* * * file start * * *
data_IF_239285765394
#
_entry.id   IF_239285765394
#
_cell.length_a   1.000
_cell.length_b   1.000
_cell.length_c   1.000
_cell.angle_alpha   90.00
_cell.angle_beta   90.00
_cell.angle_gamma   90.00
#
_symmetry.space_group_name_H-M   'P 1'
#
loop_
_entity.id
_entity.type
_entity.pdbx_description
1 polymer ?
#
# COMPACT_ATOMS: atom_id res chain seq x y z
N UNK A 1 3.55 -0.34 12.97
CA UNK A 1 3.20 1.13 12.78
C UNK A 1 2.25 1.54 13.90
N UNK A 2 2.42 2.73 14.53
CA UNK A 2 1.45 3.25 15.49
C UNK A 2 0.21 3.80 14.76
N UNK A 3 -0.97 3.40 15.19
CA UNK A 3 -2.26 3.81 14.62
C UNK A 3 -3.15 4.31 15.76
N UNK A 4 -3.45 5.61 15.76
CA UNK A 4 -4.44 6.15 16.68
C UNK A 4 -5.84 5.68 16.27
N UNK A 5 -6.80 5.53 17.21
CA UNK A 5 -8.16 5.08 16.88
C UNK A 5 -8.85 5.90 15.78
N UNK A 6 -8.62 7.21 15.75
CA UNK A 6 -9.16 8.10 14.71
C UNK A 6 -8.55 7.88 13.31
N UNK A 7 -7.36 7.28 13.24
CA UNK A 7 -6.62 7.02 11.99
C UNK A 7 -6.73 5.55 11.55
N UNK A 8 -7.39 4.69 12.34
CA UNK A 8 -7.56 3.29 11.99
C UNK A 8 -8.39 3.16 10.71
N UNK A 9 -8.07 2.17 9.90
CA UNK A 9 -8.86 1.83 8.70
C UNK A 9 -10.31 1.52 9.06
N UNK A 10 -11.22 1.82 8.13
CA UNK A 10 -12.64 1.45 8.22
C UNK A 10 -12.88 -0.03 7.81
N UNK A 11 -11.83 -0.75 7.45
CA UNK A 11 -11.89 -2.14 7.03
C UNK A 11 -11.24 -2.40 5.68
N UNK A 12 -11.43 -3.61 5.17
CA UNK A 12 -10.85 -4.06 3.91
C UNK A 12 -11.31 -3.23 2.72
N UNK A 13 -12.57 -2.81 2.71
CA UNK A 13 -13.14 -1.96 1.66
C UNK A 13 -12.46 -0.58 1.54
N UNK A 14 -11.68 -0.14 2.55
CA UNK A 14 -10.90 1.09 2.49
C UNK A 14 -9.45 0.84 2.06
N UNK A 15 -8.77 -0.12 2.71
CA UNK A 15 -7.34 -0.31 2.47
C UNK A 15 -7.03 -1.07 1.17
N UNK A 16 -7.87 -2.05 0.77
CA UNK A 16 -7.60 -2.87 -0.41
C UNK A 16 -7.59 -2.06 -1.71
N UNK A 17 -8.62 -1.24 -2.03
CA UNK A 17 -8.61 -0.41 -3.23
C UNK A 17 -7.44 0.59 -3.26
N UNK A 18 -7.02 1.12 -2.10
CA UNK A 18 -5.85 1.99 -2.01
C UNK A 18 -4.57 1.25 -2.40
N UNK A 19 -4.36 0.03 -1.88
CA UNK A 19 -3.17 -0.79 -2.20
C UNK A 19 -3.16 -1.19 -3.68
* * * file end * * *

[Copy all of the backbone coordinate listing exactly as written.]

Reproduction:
data_IF_239285765394
#
_entry.id   IF_239285765394
#
_cell.length_a   1.000
_cell.length_b   1.000
_cell.length_c   1.000
_cell.angle_alpha   90.00
_cell.angle_beta   90.00
_cell.angle_gamma   90.00
#
_symmetry.space_group_name_H-M   'P 1'
#
loop_
_entity.id
_entity.type
_entity.pdbx_description
1 polymer ?
#
# COMPACT_ATOMS: atom_id res chain seq x y z
N UNK A 1 3.55 -0.34 12.97
CA UNK A 1 3.20 1.13 12.78
C UNK A 1 2.25 1.54 13.90
N UNK A 2 2.42 2.73 14.53
CA UNK A 2 1.45 3.25 15.49
C UNK A 2 0.21 3.80 14.76
N UNK A 3 -0.97 3.40 15.19
CA UNK A 3 -2.26 3.81 14.62
C UNK A 3 -3.15 4.31 15.76
N UNK A 4 -3.45 5.61 15.76
CA UNK A 4 -4.44 6.15 16.68
C UNK A 4 -5.84 5.68 16.27
N UNK A 5 -6.80 5.53 17.21
CA UNK A 5 -8.16 5.08 16.88
C UNK A 5 -8.85 5.90 15.78
N UNK A 6 -8.62 7.21 15.75
CA UNK A 6 -9.16 8.10 14.71
C UNK A 6 -8.55 7.88 13.31
N UNK A 7 -7.36 7.28 13.24
CA UNK A 7 -6.62 7.02 11.99
C UNK A 7 -6.73 5.55 11.55
N UNK A 8 -7.39 4.69 12.34
CA UNK A 8 -7.56 3.29 11.99
C UNK A 8 -8.39 3.16 10.71
N UNK A 9 -8.07 2.17 9.90
CA UNK A 9 -8.86 1.83 8.70
C UNK A 9 -10.31 1.52 9.06
N UNK A 10 -11.22 1.82 8.13
CA UNK A 10 -12.64 1.45 8.22
C UNK A 10 -12.88 -0.03 7.81
N UNK A 11 -11.83 -0.75 7.45
CA UNK A 11 -11.89 -2.14 7.03
C UNK A 11 -11.24 -2.40 5.68
N UNK A 12 -11.43 -3.61 5.17
CA UNK A 12 -10.85 -4.06 3.91
C UNK A 12 -11.31 -3.23 2.72
N UNK A 13 -12.57 -2.81 2.71
CA UNK A 13 -13.14 -1.96 1.66
C UNK A 13 -12.46 -0.58 1.54
N UNK A 14 -11.68 -0.14 2.55
CA UNK A 14 -10.90 1.09 2.49
C UNK A 14 -9.45 0.84 2.06
N UNK A 15 -8.77 -0.12 2.71
CA UNK A 15 -7.34 -0.31 2.47
C UNK A 15 -7.03 -1.07 1.17
N UNK A 16 -7.87 -2.05 0.77
CA UNK A 16 -7.60 -2.87 -0.41
C UNK A 16 -7.59 -2.06 -1.71
N UNK A 17 -8.62 -1.24 -2.03
CA UNK A 17 -8.61 -0.41 -3.23
C UNK A 17 -7.44 0.59 -3.26
N UNK A 18 -7.02 1.12 -2.10
CA UNK A 18 -5.85 1.99 -2.01
C UNK A 18 -4.57 1.25 -2.40
N UNK A 19 -4.36 0.03 -1.88
CA UNK A 19 -3.17 -0.79 -2.20
C UNK A 19 -3.16 -1.19 -3.68